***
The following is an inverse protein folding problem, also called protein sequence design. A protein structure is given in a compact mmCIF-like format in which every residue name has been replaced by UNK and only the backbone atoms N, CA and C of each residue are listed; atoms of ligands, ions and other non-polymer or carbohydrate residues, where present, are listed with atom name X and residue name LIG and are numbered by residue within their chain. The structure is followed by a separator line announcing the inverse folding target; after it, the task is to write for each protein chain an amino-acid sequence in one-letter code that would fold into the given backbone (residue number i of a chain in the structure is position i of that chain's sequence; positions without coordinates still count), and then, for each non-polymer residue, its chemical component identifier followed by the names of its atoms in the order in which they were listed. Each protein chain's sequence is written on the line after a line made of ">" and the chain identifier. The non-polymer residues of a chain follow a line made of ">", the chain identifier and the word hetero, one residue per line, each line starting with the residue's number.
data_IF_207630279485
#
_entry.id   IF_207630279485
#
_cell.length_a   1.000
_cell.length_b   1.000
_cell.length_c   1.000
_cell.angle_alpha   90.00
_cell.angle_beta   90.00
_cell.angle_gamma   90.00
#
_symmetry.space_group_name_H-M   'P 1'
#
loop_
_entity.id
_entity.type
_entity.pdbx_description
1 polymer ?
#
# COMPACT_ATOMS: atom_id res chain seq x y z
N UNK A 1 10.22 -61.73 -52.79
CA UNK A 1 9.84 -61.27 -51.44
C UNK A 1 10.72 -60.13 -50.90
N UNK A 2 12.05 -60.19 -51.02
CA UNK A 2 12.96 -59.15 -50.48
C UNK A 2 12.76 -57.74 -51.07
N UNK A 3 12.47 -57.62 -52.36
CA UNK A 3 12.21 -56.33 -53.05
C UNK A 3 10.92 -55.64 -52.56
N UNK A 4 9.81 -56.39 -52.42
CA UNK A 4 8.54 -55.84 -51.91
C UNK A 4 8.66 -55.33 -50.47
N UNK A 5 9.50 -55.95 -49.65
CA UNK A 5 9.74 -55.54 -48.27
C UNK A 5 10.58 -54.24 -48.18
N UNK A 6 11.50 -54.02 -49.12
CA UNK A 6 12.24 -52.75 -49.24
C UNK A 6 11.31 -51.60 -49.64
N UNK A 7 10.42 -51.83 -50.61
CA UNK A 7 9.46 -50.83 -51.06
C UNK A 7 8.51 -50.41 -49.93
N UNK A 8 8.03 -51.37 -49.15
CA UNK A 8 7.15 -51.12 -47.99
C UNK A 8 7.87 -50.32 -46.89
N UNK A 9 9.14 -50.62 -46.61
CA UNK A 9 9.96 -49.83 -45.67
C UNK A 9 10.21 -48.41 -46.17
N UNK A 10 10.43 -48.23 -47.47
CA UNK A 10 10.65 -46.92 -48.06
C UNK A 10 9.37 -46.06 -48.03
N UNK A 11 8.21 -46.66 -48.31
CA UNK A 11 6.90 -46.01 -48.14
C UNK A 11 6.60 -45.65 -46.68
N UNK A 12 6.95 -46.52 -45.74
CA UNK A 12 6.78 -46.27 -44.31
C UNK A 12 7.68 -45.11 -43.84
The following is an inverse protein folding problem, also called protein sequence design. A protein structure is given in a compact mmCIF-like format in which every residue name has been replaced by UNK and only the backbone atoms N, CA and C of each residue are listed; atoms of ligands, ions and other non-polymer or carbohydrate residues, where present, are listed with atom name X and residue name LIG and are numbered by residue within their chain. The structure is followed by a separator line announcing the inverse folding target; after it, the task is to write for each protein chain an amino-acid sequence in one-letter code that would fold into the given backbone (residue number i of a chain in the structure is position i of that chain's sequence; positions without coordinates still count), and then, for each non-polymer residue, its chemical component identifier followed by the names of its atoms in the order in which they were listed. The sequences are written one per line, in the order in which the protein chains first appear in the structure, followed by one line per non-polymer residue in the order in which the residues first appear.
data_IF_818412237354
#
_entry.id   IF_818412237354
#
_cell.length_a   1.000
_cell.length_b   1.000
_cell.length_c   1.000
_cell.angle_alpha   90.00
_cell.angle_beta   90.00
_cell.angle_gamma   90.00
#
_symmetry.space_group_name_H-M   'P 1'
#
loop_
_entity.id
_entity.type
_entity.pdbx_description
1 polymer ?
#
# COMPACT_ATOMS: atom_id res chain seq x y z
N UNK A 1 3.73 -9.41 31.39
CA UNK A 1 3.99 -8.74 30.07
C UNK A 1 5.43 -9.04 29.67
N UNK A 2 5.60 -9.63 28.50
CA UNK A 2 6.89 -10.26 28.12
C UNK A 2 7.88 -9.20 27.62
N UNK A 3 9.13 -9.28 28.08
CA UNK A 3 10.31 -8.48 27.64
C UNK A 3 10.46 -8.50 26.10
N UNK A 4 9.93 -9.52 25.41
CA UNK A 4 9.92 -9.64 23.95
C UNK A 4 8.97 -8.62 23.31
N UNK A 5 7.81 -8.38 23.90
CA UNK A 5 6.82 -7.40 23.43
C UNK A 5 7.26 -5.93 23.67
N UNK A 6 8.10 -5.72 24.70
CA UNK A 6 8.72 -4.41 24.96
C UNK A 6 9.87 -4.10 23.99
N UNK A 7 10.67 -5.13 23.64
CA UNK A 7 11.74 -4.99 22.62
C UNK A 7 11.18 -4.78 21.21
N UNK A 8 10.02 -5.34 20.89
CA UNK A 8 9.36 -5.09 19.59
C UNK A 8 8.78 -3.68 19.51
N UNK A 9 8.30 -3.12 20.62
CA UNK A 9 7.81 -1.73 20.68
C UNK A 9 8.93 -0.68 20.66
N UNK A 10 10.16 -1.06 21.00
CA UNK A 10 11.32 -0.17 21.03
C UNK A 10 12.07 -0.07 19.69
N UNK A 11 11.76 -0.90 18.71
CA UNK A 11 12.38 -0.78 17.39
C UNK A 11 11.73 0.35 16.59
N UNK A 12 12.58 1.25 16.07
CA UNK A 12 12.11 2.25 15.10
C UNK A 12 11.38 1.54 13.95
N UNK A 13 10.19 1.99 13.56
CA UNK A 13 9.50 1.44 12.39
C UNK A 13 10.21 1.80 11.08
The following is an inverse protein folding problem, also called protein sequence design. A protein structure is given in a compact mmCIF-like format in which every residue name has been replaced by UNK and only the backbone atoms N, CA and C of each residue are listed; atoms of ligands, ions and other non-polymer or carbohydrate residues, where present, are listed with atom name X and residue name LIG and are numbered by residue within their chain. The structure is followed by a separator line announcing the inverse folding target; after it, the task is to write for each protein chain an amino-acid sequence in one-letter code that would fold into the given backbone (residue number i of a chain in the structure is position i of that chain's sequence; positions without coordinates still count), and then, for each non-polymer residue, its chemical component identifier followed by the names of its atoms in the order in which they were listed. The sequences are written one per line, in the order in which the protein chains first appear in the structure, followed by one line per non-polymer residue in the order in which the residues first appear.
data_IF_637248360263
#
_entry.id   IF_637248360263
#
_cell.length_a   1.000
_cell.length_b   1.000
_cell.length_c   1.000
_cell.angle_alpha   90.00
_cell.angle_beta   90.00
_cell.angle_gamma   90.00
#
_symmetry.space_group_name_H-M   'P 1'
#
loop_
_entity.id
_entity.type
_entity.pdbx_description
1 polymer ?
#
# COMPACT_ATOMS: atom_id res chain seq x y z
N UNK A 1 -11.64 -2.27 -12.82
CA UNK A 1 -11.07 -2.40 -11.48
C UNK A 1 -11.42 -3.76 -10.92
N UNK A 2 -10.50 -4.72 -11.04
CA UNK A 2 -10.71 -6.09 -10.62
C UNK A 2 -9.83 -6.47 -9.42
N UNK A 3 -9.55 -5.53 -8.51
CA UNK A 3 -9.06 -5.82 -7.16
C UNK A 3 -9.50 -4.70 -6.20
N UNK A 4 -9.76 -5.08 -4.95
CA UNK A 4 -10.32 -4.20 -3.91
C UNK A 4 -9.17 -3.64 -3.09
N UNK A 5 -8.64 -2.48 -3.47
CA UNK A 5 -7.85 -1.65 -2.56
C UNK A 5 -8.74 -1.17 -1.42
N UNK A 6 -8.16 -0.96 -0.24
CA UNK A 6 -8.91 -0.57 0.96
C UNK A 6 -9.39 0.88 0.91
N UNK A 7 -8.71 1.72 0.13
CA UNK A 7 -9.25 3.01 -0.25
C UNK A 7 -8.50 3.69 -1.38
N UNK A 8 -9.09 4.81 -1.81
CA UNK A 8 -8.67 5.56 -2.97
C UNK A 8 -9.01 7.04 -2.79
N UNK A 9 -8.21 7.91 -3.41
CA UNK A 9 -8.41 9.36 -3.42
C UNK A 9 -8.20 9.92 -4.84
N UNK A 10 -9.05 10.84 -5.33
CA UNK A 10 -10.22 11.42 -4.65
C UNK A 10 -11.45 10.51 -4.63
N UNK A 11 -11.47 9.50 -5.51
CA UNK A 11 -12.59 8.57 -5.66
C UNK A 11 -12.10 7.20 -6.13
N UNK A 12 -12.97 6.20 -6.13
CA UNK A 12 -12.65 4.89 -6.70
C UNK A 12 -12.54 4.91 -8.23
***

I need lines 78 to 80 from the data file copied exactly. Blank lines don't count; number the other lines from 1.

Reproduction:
# COMPACT_ATOMS: atom_id res chain seq x y z
N UNK A 1 3.73 -9.41 31.39
CA UNK A 1 3.99 -8.74 30.07